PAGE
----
Erick Mead 04-06-2009 01:32 AM

Re: The etymology of Kote Gaeshi
 
Quote:

Joshua Reyer wrote: (Post 227796)
At issue here seems to a fundamental misunderstanding. We divide the hand from the arm as two distinct body parts, but there's no reason why one must do that.

Of course. And there is no reason not to assume that the kunyomi original "te" has the whole limb as its reference field. But that does not address his question -- which flows from the written characters -- not the purely oral language.

Quote:

Joshua Reyer wrote: (Post 227796)
That the 手 character is an ideograph of the hand and fingers doesn't mean it ever meant purely just that. It simply indicates the most distinctive feature of the whole body part.

The Chinese character goes back to the Zhou with bronze inscriptions between 1000-300 B.C. -- plainly depicting a "hand." In fact, a hand in the correct curved shape of grasping, at that.

臂 "arm" is later in the Qin and Warrings States -- ca. mid second cent. B.C. with known roots to Middle Chinese:


-- I have no idea whether the metonymy occurred in the translation into manyogana or the process of Chinese developing broader connotation from that time until the sixth or seventh cent. A.D. but the Modern Chinese suggests it was later, in translation.

Quote:

Joshua Reyer wrote: (Post 227796)
Further, David Yap's info that 手 also refers to the whole arm in Chinese is quite relevant even from an etymological point of view.

Body part words, being very commonly used, are extraordinarily stable. The words "hand", "wrist", "arm", "elbow", and "shoulder" mean the same that they did 1500 years ago when "English" was first born.

I don't think that David (Yap) was suggesting that merely because 手 can be used to refer to "arm" that it is the common way to do so (it isn't). It may allow the suggestion that the expression might have available in the seventh century for reduction to manyogana. But it most likely does not, the common expressions, in modern Chinese are not single characters like 臂, but compounds, and they indicate the preservation of the reference distinction by joining them to mean the whole of the arm -- i.e. 手臂 and 手膀 -- both, lit.-- "hand+arm."

However, the modern Chinese usage David reports may more easily be a shortened back-formation from these later compounds. In classical Chinese at the time of the adoption of manyogana compound forms (particularly of common terms) would have been very rare, almost non-existent. Since the contextual distinction would be (usually) obvious, this is a good candidate for a shortened expression.

A close parallel with our Japanese example here, on a much shorter timescale, would be modern British English which refers to "telly" -- which is the shortened first part of a invented compound, "tele-vision," derived from previously unassociated Greek roots. If one tried to read the term with its Greek root it would say "I am going to watch the 'far away' ..."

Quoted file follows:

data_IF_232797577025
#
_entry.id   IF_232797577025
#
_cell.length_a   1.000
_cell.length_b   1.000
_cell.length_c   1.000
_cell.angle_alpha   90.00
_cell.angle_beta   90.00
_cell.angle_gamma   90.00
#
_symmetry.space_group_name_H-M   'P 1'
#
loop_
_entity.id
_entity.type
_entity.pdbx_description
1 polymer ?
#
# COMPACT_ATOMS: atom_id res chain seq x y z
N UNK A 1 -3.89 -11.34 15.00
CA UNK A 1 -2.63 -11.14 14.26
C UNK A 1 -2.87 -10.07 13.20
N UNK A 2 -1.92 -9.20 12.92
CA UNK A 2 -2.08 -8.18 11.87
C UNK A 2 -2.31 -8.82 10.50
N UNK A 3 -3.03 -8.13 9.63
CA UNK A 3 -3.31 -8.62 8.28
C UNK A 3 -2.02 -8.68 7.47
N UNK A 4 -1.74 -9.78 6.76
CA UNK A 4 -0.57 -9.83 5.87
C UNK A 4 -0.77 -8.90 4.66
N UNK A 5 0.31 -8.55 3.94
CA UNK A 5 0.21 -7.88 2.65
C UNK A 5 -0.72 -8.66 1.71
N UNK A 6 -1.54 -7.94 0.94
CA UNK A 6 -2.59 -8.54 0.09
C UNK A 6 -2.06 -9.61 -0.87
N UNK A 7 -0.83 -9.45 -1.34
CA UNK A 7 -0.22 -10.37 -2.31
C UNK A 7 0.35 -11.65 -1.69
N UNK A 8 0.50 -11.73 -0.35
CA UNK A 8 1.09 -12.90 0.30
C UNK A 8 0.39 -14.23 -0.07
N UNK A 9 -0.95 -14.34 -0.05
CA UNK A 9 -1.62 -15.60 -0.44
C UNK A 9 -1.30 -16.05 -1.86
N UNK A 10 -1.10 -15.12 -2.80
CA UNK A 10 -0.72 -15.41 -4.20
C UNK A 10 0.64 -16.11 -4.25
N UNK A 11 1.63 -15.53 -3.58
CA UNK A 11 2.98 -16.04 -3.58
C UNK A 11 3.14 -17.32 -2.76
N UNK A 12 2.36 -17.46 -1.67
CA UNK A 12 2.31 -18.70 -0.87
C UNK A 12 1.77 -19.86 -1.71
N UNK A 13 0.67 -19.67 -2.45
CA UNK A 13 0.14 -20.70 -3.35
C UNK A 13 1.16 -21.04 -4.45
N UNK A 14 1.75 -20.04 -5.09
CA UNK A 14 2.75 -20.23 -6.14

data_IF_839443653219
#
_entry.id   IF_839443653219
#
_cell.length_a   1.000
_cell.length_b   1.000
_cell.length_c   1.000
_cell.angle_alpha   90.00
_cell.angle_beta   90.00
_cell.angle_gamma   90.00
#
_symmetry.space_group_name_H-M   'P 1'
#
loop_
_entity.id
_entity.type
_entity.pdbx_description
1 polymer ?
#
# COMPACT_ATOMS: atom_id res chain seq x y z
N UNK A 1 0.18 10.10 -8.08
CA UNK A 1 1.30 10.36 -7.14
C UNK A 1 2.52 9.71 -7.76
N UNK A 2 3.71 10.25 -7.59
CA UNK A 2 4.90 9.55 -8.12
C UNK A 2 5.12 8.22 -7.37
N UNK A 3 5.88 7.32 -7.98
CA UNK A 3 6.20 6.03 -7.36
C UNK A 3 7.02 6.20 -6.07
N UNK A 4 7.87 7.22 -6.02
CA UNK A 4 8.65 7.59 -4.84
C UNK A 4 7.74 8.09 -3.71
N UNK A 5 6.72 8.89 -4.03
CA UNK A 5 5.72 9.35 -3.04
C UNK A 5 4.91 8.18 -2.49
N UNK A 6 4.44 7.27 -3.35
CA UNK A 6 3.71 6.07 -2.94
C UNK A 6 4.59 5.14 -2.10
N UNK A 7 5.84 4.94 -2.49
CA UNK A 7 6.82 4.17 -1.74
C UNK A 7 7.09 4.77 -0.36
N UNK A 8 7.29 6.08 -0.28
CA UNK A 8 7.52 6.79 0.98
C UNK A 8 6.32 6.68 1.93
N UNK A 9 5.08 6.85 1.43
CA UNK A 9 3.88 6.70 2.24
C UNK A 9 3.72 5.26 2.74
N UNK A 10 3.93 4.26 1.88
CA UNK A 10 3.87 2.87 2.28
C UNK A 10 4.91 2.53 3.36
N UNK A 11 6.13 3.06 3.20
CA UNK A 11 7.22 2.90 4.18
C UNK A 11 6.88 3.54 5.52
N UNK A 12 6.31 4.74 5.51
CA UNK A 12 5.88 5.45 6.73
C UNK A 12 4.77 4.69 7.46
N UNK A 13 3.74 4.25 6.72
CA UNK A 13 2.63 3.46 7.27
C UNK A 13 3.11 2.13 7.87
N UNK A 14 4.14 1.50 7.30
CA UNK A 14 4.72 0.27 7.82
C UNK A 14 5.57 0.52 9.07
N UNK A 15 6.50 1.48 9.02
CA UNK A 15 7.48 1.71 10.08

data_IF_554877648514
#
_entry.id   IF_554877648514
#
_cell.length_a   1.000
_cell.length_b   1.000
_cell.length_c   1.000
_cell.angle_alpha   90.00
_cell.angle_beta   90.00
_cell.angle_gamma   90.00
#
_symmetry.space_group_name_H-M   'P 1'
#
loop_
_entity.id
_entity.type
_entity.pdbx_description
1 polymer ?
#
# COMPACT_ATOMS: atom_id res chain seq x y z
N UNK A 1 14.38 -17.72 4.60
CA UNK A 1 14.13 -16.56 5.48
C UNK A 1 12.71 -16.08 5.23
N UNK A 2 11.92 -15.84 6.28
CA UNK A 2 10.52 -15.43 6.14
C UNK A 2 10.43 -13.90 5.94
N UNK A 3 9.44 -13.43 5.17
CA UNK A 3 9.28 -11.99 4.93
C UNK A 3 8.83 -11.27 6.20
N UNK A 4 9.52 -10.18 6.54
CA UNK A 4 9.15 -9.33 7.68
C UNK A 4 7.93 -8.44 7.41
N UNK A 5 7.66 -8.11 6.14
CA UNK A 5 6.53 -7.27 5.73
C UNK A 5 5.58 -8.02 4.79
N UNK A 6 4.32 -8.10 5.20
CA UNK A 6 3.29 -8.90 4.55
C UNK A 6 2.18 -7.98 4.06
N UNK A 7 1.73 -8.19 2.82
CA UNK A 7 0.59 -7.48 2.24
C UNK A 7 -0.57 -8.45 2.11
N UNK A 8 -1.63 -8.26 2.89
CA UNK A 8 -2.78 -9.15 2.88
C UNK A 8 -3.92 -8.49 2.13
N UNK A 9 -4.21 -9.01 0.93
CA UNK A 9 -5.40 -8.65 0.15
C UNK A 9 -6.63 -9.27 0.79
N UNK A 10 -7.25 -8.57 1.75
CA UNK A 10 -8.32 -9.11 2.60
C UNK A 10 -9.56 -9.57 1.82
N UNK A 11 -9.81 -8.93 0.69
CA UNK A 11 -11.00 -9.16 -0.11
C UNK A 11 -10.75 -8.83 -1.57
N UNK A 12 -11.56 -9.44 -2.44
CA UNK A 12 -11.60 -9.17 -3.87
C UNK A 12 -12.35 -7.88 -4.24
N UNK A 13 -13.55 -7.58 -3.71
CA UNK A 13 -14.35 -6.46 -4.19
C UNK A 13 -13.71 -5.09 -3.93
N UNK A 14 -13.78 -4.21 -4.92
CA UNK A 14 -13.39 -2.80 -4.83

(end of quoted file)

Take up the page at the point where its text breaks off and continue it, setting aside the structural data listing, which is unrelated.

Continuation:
Flintstone 04-06-2009 02:22 AM

Re: The etymology of Kote Gaeshi
 
Thank you, Joshua.

Josh Reyer 04-06-2009 07:43 AM

Re: The etymology of Kote Gaeshi
 
Quote:

Erick Mead wrote: (Post 227797)
Of course. And there is no reason not to assume that the kunyomi original "te" has the whole limb as its reference field. But that does not address his question -- which flows from the written characters -- not the purely oral language.

No, the characters are irrelevant here; they are merely orthography. The Japanese words for body parts preceded any Japanese written language, native or Chinese. "Te" is not a "kunyomi" unless we are talking about how to vocalize characters; the word existed before the 手 character was used to write it, and exists now beyond the character. You are going about this in exactly the wrong way. First the words existed, and then characters were assigned to them, in a very ad hoc manner. The 手 character does not wholly represent the Japanese concept (nor the Chinese, I daresay), it is merely an orthographic marker for that concept.

Erick Mead 04-06-2009 08:10 AM

Re: The etymology of Kote Gaeshi
 
Quote:

Joshua Reyer wrote: (Post 227799)
No, the characters are irrelevant here; they are merely orthography. The Japanese words for body parts preceded any Japanese written language, native or Chinese. "Te" is not a "kunyomi" unless we are talking about how to vocalize characters; the word existed before the 手 character was used to write it, and exists now beyond the character.

I am not arguing that -- and I agree with you that "te" is not a Chinese vocalization. But his question had to do with the disconnect in the orthography -- 小手 -- from a modern text, and not the preexisting kunyomi or the "pure nihongo," if you prefer, (whatever it was). It is not a Chinese compound, and at the dates you are talking about -- it could not have been, as they were not used. That makes it a synthetic Japanese expression -- in Chinese script.

We have very little way to know the "pure nihongo" that does NOT go through the manyogana for the preliterate early Japanese. Struggling with the orthography is unavoidable in etymology of such basic words. Kojiki-Den almost certainly has the word "手" discussed -- and I wonder what Norinaga has to say about it?
:)